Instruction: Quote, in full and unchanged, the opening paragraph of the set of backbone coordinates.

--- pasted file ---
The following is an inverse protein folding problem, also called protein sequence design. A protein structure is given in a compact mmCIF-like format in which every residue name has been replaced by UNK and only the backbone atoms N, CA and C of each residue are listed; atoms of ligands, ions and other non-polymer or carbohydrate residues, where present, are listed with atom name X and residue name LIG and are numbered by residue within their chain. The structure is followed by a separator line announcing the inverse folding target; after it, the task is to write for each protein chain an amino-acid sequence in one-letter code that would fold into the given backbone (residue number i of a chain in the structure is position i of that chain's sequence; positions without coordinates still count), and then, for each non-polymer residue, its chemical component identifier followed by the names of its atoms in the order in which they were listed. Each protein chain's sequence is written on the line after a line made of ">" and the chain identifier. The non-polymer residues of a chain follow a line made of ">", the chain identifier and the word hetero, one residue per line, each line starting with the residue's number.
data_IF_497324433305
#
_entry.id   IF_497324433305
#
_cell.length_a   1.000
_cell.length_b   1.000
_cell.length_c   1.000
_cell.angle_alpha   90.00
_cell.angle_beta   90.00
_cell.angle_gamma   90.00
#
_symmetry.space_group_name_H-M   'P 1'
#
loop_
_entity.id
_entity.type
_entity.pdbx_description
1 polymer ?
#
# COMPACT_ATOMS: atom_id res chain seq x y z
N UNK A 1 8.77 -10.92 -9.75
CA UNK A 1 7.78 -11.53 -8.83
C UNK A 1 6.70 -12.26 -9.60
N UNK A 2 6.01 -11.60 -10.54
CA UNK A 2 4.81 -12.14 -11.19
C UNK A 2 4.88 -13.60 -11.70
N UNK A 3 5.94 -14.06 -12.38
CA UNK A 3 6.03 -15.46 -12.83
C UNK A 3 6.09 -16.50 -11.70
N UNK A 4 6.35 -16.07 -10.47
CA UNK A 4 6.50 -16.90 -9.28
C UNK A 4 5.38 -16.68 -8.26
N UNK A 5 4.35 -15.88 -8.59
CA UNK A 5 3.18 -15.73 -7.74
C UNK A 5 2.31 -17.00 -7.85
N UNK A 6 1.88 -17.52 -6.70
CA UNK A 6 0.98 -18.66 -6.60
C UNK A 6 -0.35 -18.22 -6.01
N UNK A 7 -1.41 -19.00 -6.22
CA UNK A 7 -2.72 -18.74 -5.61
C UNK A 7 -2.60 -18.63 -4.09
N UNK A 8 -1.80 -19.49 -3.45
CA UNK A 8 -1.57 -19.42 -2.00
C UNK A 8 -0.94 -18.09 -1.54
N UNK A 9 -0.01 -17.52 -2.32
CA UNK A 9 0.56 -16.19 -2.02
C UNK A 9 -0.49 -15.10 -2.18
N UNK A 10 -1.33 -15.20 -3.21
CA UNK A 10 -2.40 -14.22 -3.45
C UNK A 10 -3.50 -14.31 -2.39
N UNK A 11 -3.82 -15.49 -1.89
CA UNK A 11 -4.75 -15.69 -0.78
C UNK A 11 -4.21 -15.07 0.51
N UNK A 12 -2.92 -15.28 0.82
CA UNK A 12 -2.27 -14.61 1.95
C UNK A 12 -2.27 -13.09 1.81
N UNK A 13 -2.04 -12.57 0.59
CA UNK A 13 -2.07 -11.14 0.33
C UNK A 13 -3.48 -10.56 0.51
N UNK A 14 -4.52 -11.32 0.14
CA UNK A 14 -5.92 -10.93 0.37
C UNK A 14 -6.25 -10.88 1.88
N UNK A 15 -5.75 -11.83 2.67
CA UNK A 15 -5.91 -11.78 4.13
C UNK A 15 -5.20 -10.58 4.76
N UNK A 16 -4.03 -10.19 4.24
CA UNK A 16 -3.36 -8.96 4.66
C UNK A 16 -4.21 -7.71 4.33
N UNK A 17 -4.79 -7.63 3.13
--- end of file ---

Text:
The following is an inverse protein folding problem, also called protein sequence design. A protein structure is given in a compact mmCIF-like format in which every residue name has been replaced by UNK and only the backbone atoms N, CA and C of each residue are listed; atoms of ligands, ions and other non-polymer or carbohydrate residues, where present, are listed with atom name X and residue name LIG and are numbered by residue within their chain. The structure is followed by a separator line announcing the inverse folding target; after it, the task is to write for each protein chain an amino-acid sequence in one-letter code that would fold into the given backbone (residue number i of a chain in the structure is position i of that chain's sequence; positions without coordinates still count), and then, for each non-polymer residue, its chemical component identifier followed by the names of its atoms in the order in which they were listed. Each protein chain's sequence is written on the line after a line made of ">" and the chain identifier. The non-polymer residues of a chain follow a line made of ">", the chain identifier and the word hetero, one residue per line, each line starting with the residue's number.